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Budgets and budgeting


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Presentation used by Dr. Andreas Rauterkus at the Emmet O'Neal Library on October 6, 2011.

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Budgets and budgeting

  1. 1. Smart InvestingEmmetO’Neal LibraryMountain Brook, AL<br />Budgets and Budgeting<br />
  2. 2. Disclaimer<br />Andreas Rauterkus is not a registered investment advisor or broker/dealer. Readers are advised that the material contained herein should be used solely for informational purposes. Andreas Rauterkus does not purport to tell or suggest which investment securities attendants should buy or sell for themselves. You should always conduct your own research and due diligence and obtain professional advice before making any investment decision. <br />
  3. 3. Objectives<br />What is a financial goal?<br />Learn how to track daily spending habits<br />Prepare personal spending plan<br />Estimate monthly income and expenses<br />Find ways to decrease spending and increase income<br />Discover budgeting tools to help you manage your money<br />
  4. 4. Financial Goals<br />Be realistic<br />Be specific<br />Have a time frame<br />Include a dollar amount<br />State the action to betaken<br />Set milestones<br />
  5. 5. Time Horizons<br />Short Term<br />Financial activities that occur within the next year<br />Medium Term<br />Can be anywhere from one to five years or even ten years<br />Generally, the “not-so distant” future<br />Long Term<br />Far out in the future<br />E.g. retiring comfortably<br />
  6. 6. Constraints<br />Obstacles in the way of the pursuit of the financial goal<br />Personal<br />Economic<br />Governmental<br />“Expect the unexpected”<br />
  7. 7. Develop a budget<br />Calculate your monthly income<br />Track you daily spending<br />Determine spending on monthly bills<br />Find ways to decrease spending and increase income<br />Create a monthly budget<br />
  8. 8. Calculate Monthly Income<br />Gross versus Net Income<br />Gross income – deductions = Net income<br />Federal Income Tax Withholdings<br />Must complete Form W-4 to specify tax withholdings<br />If you do not fill out a form W-4 you will most likely overpay on your taxes<br />
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  10. 10. Social Security and Medicare Taxes<br />Employers have to withhold social security and Medicare taxes from your wages<br />Your wages up to a limit are subject to social security taxes ($106,800 in 2011)<br />The rate is 4.2% <br />Max. contribution: $4,485.60<br />All of your wages are subject to Medicare tax<br />The rate is 1.45%<br />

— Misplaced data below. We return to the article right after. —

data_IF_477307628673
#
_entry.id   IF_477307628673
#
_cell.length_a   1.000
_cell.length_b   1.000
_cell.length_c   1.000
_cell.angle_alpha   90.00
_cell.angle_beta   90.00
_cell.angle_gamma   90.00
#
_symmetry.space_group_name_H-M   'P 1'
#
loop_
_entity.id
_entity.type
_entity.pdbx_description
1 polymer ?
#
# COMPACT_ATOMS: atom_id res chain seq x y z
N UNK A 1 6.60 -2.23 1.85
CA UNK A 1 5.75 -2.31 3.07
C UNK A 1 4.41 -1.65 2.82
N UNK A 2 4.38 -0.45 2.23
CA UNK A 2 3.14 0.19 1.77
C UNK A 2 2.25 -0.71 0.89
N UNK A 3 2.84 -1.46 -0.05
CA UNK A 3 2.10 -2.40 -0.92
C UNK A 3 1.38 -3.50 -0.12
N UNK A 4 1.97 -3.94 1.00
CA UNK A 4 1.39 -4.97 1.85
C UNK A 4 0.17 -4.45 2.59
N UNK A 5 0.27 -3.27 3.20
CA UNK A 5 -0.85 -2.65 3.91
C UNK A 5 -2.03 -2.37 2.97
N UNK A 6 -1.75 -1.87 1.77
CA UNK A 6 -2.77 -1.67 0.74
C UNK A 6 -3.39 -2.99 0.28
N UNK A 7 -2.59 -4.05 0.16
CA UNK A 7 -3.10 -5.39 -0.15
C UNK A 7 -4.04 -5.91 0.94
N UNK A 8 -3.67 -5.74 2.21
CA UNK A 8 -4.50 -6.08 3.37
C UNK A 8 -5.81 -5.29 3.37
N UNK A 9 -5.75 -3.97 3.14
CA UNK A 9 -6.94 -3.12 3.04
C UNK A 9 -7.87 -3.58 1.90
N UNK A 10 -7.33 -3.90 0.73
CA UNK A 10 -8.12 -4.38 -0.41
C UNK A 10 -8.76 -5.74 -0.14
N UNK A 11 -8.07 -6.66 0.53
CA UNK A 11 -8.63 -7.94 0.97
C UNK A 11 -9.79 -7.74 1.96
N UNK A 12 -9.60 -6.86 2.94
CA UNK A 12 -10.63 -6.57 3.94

11. 11. Sample Pay Stub<br />
  12. 12. Tracking Daily Spending Habits<br />Track your expenses to avoid overspending<br />Try to keep spending within certain ranges for specific categories<br />Housing expenses 30%<br />Household expenses 30%<br />Other bills 30%<br />Long-term savings 5%<br />Emergency savings 5%<br />
  13. 13. Create Spending Diary<br />Find out where your money goes<br />
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  16. 16. Determine Monthly Expenses<br />Expenses are items you spend money on each month<br />Fixed expenses <br />Do not change from month to month<br />E.g. car payments, car insurance, rent<br />Variable expenses<br />Might change from month to month<br />E.g. utilities, miscellaneous expenses<br />
  17. 17. Prepare a Budget<br />List your monthly income and expenses<br />Net income needs to exceed expenses<br />If not, go back and revise budget until you achieve a positive net income<br />
  18. 18. If you can’t pay your bills<br />Pay your rent and mortgage first<br />Pay your necessary expenses next<br />If you have trouble paying off your loans:<br />Pay off loans with the highest interest rates<br />Talk to your creditors<br />
  19. 19. Personal Financial Statement<br />Create a financial statement to track your financial condition<br />A personal balance sheet is called a statement of net worth<br />List all of your assets and liabilities<br />The difference between assets and liabilities is your net worth<br />A negative net worth is not a sustainable financial condition<br />